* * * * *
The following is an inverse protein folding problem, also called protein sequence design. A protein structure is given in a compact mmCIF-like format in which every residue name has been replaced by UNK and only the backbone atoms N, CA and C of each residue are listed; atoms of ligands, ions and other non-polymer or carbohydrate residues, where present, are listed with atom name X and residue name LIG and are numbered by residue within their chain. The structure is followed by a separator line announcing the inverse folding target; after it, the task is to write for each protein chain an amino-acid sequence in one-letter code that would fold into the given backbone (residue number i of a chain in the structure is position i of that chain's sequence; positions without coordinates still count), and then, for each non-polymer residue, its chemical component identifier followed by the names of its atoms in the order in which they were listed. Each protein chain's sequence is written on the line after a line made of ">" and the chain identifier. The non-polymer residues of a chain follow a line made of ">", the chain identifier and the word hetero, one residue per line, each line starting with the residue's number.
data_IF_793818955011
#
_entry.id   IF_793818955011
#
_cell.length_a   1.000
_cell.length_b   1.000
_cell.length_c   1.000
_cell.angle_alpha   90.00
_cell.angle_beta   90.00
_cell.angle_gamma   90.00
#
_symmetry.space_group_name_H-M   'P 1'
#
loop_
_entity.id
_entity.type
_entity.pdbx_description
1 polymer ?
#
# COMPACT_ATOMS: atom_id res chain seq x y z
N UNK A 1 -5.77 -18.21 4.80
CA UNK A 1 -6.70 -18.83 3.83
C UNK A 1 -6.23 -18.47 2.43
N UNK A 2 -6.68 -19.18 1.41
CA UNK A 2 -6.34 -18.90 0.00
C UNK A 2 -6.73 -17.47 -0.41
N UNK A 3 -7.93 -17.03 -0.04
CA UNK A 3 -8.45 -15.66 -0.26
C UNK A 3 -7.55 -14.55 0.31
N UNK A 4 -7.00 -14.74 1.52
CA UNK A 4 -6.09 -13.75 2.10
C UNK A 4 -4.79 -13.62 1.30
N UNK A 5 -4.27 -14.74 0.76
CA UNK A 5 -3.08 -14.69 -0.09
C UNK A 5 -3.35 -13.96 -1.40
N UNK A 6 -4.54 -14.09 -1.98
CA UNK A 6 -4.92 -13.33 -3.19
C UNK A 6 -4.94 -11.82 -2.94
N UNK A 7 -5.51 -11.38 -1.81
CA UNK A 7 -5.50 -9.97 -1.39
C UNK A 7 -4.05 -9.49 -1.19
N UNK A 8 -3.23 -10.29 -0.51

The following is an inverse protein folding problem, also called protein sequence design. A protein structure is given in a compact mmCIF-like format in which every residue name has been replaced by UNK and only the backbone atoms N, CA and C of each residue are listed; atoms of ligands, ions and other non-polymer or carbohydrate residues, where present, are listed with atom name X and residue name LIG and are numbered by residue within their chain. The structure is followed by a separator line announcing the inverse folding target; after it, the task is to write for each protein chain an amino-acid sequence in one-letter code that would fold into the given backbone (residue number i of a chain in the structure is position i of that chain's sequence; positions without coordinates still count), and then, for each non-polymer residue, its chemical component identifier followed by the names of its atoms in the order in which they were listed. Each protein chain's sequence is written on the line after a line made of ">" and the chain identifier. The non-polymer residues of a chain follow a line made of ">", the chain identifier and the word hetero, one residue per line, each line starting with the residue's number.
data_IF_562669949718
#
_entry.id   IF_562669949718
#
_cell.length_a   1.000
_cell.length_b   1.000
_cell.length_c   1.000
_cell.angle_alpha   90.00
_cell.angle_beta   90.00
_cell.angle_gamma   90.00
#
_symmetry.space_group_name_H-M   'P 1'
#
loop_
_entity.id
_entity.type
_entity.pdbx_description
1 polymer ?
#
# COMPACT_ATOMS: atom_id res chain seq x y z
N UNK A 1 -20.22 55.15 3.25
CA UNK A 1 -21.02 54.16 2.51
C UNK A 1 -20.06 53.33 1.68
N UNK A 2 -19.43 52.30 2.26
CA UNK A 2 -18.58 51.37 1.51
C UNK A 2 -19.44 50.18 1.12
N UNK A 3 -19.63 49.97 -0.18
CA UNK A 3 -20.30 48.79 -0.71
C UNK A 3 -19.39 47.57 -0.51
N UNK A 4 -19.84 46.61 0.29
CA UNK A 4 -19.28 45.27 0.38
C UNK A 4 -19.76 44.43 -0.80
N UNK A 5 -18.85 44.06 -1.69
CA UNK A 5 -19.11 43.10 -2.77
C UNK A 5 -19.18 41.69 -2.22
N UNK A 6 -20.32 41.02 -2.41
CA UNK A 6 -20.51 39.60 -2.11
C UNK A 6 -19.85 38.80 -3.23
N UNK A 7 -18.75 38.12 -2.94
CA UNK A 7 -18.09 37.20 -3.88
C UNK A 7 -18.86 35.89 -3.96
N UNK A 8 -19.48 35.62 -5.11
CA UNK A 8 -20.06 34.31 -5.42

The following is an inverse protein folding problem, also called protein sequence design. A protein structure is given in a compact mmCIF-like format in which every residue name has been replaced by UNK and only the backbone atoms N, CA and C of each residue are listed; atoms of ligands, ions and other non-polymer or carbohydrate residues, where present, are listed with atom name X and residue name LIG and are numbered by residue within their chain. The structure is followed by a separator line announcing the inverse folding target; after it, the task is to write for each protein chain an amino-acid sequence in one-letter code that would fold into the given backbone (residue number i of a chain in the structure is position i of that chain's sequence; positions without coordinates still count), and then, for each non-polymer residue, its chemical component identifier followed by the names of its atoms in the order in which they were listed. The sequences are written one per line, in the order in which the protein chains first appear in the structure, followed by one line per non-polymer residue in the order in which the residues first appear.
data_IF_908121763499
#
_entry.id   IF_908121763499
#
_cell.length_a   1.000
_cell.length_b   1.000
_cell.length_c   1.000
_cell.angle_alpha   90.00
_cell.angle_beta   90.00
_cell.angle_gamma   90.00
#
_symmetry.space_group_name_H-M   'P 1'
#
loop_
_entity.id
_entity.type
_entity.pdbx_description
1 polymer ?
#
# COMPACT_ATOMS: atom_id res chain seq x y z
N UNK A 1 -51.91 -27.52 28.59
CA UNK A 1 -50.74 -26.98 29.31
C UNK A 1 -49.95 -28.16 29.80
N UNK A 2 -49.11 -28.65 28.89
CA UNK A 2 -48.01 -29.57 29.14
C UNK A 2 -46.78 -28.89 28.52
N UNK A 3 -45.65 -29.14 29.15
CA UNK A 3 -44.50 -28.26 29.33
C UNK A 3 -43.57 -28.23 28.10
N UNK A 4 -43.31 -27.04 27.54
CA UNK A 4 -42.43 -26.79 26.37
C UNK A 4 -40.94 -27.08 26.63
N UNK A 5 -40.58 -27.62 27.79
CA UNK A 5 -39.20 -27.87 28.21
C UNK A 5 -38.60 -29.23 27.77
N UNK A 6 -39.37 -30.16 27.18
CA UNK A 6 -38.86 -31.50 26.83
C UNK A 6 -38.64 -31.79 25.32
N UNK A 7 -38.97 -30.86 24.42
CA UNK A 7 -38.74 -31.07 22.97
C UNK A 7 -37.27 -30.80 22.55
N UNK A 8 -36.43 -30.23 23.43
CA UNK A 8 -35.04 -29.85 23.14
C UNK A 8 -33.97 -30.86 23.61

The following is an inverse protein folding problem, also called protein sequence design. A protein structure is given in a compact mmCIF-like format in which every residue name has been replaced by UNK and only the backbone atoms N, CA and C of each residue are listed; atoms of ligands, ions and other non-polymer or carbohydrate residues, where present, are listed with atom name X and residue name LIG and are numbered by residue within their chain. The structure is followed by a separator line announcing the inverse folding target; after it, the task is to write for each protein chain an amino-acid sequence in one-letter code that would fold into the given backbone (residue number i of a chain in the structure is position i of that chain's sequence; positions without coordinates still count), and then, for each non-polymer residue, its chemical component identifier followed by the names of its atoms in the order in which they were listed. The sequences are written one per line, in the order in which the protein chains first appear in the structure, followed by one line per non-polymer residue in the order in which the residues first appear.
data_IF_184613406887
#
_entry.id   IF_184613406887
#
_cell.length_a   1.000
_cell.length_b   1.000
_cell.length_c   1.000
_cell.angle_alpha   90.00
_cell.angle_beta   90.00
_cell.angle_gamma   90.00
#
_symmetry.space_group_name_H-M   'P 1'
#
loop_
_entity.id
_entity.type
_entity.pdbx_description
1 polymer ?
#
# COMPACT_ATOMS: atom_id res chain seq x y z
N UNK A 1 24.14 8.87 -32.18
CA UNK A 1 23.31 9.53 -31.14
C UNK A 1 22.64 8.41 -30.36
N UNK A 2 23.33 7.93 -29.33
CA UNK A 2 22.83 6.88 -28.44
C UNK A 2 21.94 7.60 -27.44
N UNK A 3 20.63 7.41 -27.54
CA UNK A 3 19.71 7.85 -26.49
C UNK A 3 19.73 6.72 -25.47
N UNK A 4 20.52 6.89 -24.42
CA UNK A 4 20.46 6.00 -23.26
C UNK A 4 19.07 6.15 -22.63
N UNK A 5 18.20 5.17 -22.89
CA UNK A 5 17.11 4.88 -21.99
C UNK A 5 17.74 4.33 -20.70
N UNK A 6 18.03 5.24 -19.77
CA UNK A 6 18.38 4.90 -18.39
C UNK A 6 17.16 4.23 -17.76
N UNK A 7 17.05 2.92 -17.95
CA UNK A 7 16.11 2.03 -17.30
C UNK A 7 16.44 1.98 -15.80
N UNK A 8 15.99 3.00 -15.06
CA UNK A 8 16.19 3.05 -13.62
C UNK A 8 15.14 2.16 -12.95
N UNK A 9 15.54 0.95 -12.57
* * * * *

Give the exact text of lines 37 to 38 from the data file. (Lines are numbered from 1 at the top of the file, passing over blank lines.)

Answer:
N UNK A 6 -4.54 -14.09 -1.98
CA UNK A 6 -4.92 -13.33 -3.19